The Indian banking sector can tackle reform and move onto a strong growth footing, according to Barings' Ajay Argal, who has bulked up his exposure to the country’s financials.
Argal, who is head of Indian equities, said both private and public banks are set to flourish after being off investors’ radars for many years.
Financials currently make up 31% of the Baring India fund, which is a seven percentage point overweight to the MSCI India 10/40 index.
‘In financials, we are looking at both commercial and private banks, as well as starting to own some public banks once again. This is because, following the election, a lot of the asset quality issues are beginning to be addressed.
‘At current projections, the banking sector will grow either one or one-and-a-half times GDP and there are a large number of strong banks out there. The private banks, in particular, are attractive and have grown from zero market share 20 years ago to making up 20% of the market today.’
Argal believes a strong drive in the mortgage market will aid the private sector banks, with many young Indians looking to purchase houses for the first time.
‘Banks in the wholesale or retail side continue to be attractive and we think this will be supported by a big pick-up in mortgages.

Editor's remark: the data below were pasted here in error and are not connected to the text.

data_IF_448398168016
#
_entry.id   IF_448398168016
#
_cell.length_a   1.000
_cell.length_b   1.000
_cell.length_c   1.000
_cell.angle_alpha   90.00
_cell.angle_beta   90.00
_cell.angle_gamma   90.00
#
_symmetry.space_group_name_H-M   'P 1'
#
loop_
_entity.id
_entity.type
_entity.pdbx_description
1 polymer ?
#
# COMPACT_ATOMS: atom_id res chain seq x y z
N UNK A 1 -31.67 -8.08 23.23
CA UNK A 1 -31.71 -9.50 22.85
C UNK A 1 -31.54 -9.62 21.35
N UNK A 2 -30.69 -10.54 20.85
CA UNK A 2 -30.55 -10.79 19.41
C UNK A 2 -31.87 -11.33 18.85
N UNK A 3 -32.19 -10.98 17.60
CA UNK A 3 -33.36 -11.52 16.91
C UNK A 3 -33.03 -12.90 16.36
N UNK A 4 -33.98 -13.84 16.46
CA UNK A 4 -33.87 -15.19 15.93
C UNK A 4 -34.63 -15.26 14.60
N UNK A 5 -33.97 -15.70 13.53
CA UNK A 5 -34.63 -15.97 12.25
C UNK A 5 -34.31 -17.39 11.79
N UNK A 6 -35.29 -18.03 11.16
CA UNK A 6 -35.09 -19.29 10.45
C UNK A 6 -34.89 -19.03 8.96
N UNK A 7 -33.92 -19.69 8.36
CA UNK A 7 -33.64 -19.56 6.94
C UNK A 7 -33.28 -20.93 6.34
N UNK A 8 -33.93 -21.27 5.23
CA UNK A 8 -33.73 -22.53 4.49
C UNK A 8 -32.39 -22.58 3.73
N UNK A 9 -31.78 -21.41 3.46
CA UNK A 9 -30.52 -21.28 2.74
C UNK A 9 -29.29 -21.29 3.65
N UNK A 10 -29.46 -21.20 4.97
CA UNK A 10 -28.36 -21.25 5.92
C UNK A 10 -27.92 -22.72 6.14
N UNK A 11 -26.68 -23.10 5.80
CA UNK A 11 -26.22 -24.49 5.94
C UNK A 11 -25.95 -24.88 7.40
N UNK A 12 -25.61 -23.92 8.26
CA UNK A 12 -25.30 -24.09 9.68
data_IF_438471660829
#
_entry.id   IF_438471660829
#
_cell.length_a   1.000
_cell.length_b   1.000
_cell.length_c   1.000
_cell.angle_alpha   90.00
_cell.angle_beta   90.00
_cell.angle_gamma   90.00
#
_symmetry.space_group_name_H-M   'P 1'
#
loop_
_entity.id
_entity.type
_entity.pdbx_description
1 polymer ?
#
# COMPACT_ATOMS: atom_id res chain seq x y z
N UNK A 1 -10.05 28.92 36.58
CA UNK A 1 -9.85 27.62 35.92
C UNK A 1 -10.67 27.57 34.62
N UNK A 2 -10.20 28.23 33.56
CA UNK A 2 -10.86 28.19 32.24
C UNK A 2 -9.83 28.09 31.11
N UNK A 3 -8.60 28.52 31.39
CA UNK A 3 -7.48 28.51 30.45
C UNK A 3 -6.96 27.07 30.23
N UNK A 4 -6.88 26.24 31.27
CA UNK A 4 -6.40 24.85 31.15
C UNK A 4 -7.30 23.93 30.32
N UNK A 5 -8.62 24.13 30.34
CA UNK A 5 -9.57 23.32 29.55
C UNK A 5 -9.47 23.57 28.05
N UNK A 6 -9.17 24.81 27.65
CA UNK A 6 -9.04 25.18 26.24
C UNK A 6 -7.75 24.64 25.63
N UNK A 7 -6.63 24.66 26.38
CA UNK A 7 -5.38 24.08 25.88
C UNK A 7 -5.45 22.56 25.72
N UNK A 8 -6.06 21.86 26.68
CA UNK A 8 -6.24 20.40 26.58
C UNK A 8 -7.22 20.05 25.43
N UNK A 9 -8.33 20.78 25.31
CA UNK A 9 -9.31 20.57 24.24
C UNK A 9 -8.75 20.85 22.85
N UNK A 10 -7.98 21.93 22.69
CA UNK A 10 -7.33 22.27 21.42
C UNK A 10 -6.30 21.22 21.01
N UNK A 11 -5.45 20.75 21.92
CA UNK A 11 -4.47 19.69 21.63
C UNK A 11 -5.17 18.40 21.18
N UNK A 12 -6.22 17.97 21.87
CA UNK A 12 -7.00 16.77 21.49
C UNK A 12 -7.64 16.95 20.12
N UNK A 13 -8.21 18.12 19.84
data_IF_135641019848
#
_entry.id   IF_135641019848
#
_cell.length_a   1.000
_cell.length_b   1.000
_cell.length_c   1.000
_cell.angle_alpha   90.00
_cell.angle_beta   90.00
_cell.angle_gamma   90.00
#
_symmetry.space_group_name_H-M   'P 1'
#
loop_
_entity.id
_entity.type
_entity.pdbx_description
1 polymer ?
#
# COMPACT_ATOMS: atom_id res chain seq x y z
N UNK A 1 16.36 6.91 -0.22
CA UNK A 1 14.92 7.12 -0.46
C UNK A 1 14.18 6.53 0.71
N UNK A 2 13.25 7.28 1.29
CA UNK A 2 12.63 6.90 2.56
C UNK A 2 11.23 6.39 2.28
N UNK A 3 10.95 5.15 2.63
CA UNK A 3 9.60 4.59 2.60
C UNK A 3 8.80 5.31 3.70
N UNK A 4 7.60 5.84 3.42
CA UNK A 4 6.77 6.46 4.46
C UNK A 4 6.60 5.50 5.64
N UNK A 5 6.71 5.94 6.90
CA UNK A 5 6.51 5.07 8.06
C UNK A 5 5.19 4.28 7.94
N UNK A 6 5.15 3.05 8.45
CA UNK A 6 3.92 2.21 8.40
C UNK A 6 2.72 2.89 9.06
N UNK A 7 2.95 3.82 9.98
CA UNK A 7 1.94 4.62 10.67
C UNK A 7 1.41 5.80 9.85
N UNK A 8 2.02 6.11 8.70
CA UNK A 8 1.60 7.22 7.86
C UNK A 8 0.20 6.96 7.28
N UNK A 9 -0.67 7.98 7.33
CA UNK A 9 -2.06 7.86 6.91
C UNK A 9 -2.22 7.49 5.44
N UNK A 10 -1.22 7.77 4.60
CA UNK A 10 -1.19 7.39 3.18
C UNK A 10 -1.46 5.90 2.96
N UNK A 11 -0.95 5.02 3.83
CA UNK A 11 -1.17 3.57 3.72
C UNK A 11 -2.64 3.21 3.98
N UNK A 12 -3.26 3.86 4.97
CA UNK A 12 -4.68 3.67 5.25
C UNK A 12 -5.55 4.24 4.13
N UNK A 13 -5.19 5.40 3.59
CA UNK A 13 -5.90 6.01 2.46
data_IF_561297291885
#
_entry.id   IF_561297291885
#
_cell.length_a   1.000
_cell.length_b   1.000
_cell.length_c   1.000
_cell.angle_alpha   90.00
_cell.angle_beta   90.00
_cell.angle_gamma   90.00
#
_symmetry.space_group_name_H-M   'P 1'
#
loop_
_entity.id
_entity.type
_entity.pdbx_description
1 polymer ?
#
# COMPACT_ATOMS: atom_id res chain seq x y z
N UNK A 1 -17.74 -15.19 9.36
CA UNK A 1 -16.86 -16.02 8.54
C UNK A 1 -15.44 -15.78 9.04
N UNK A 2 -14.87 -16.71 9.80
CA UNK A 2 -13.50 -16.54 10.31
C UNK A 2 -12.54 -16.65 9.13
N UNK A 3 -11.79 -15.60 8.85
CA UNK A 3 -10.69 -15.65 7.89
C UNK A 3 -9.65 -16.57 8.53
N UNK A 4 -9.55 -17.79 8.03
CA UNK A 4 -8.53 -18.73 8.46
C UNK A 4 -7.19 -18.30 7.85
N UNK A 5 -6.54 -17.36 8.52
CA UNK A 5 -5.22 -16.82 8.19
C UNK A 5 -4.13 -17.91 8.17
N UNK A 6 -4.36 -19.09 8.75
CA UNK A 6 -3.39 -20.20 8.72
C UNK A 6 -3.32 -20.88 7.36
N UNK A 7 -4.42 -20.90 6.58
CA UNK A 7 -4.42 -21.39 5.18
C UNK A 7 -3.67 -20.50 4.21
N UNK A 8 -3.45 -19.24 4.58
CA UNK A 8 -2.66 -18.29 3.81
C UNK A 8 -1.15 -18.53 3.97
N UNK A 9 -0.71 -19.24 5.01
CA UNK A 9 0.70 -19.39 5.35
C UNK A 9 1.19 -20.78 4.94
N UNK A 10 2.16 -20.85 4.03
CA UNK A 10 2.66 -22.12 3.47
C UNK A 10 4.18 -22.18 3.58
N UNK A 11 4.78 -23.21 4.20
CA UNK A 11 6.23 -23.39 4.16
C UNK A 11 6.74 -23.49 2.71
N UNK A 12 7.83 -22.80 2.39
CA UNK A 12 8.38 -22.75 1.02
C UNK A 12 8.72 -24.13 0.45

‘These have just started to grow as the young population want to own their houses and it is easier for them to take on a mortgage. Default rates are very low in this area as mortgages are one thing they definitely don’t want to default on.’
Investors had voiced criticism over the banking sector, with some questioning whether new prime minister Narendra Modi would be able to enact necessary reforms; however, managers now appear to be turning more bullish on the sector.
Mind on mid-caps
Elsewhere, Argal reiterated the potential being seeing in the Indian mid-cap market, which he has added to in the wake of Modi’s victory.
The price-to-book discount between the CNX Midcap index compared to the wider Nifty 50 index is currently below historical averages, Argal said.
‘Mid-caps are trading at attractive discounts compared to their large-cap peers. Typically, when the market picks up we see mid-cap names get closer to large-caps.
‘We now have 7.5% of the fund in stocks with a market cap of $1 billion or under, as we believe, going forward, these will be the good sources of return and well-positioned amid reforms.’
The Baring India A USD Acc fund has returned 27.6% over the 12 months to the end of May 2014. This compares with a 25.75% return by the average manager in the Equity – India sector over the same period in rupee terms.